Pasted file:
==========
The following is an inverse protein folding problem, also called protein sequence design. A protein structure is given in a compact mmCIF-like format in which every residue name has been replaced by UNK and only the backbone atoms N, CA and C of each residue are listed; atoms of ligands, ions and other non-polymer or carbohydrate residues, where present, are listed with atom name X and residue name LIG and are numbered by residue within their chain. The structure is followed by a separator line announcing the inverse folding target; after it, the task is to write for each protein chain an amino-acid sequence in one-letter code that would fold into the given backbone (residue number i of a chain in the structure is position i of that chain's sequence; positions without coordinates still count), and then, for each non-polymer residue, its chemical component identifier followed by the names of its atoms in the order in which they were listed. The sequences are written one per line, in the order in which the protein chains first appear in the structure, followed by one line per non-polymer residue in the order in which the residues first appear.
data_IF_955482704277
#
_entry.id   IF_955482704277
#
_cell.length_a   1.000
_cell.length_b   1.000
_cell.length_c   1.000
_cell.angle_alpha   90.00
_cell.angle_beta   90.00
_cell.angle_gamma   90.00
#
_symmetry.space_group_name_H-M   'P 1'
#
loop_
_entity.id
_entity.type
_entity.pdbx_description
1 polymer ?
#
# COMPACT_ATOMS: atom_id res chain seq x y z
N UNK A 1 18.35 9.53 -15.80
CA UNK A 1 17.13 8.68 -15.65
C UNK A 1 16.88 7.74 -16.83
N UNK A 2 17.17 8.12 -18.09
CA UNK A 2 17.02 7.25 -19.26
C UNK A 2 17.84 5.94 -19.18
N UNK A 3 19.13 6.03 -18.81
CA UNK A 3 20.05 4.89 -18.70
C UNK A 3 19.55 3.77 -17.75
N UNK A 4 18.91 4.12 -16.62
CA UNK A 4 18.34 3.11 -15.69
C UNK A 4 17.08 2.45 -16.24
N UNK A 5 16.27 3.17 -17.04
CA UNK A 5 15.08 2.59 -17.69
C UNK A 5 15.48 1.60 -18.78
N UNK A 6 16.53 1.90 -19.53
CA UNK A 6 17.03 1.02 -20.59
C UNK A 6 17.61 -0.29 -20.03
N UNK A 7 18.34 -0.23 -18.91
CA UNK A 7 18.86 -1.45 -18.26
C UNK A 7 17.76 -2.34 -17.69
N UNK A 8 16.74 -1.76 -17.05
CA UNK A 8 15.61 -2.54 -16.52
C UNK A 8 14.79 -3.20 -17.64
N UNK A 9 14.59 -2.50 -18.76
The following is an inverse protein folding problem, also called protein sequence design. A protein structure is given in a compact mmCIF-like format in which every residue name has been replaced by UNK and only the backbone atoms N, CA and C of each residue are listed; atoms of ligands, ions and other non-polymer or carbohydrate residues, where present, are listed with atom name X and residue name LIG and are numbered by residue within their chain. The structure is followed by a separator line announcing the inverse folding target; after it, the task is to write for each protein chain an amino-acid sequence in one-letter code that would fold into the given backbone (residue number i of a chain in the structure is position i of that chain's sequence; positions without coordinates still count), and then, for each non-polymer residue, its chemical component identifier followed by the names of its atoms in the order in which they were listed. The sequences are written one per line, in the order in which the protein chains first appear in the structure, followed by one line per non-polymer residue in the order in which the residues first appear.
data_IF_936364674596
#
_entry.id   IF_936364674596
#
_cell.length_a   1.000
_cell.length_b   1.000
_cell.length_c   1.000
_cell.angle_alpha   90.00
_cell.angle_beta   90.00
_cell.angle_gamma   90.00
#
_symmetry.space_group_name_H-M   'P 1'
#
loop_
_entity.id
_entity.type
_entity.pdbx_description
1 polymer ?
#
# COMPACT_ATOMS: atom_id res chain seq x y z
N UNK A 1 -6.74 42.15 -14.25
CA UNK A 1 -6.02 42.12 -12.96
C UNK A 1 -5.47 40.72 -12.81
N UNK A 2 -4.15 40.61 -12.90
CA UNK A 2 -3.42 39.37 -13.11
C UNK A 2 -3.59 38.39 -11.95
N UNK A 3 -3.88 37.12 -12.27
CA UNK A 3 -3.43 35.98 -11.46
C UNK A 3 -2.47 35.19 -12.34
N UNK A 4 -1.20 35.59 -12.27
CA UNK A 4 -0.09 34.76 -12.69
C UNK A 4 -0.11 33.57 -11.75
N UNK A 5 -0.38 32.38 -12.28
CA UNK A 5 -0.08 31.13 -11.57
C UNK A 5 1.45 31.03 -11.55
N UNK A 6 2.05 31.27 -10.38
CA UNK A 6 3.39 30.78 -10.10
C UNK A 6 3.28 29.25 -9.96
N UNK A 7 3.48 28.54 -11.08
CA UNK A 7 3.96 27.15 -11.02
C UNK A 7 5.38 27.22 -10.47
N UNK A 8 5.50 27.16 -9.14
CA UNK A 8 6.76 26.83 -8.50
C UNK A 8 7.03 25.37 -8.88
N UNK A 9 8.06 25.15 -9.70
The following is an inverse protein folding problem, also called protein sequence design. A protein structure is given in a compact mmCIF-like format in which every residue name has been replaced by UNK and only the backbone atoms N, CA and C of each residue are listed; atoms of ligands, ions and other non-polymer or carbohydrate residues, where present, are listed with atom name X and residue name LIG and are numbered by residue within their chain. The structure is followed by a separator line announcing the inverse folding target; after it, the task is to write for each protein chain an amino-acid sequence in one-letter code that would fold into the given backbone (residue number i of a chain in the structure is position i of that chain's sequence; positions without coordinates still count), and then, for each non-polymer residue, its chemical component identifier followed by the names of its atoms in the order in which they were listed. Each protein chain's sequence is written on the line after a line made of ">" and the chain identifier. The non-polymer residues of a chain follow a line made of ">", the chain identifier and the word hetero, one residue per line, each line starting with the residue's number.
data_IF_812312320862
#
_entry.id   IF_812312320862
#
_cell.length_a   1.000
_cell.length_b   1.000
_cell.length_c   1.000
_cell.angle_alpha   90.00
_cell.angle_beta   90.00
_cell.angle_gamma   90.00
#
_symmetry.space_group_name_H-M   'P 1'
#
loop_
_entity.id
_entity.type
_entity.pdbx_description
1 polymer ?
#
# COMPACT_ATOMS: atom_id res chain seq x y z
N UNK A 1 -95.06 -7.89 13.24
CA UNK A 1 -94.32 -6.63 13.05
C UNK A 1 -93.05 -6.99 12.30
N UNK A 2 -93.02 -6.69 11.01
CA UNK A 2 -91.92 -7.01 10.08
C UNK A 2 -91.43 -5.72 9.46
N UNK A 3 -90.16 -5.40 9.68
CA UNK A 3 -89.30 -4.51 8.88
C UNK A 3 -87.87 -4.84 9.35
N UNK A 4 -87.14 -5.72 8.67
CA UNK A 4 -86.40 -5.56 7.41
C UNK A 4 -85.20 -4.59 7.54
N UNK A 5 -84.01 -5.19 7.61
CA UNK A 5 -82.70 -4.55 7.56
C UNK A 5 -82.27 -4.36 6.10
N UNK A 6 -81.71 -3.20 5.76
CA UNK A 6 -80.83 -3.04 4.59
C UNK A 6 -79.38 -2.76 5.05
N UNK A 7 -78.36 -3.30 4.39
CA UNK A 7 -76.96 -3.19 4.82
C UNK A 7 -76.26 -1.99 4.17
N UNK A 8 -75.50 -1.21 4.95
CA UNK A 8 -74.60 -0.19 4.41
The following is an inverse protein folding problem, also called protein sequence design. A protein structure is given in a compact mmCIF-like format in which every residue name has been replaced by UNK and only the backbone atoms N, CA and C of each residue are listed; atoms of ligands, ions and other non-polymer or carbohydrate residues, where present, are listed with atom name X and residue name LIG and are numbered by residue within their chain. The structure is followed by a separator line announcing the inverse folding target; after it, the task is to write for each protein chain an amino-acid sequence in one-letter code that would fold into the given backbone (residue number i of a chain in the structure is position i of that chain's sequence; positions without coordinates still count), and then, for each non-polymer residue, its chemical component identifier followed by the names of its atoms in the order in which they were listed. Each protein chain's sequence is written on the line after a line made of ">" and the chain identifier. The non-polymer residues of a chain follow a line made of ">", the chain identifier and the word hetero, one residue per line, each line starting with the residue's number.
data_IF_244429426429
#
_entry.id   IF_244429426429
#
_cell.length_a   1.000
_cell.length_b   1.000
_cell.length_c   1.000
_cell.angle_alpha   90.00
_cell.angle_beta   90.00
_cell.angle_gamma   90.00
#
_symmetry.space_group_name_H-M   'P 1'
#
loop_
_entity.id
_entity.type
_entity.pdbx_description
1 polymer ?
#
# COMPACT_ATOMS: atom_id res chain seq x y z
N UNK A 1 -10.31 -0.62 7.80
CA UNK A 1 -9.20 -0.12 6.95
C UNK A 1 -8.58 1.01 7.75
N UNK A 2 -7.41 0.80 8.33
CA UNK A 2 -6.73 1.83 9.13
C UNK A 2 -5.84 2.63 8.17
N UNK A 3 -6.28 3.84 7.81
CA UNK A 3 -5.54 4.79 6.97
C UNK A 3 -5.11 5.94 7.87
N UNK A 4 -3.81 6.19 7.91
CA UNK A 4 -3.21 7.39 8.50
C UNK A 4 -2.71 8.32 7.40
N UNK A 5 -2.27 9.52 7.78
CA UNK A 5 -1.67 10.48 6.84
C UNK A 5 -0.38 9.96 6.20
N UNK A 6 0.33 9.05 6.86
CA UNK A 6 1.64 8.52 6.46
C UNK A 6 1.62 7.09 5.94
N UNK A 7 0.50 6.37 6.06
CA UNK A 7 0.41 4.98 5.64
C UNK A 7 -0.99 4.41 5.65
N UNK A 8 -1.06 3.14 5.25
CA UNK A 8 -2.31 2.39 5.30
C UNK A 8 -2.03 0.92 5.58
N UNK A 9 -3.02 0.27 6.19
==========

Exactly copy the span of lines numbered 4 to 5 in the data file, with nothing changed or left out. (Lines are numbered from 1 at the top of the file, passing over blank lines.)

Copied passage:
_entry.id   IF_955482704277
#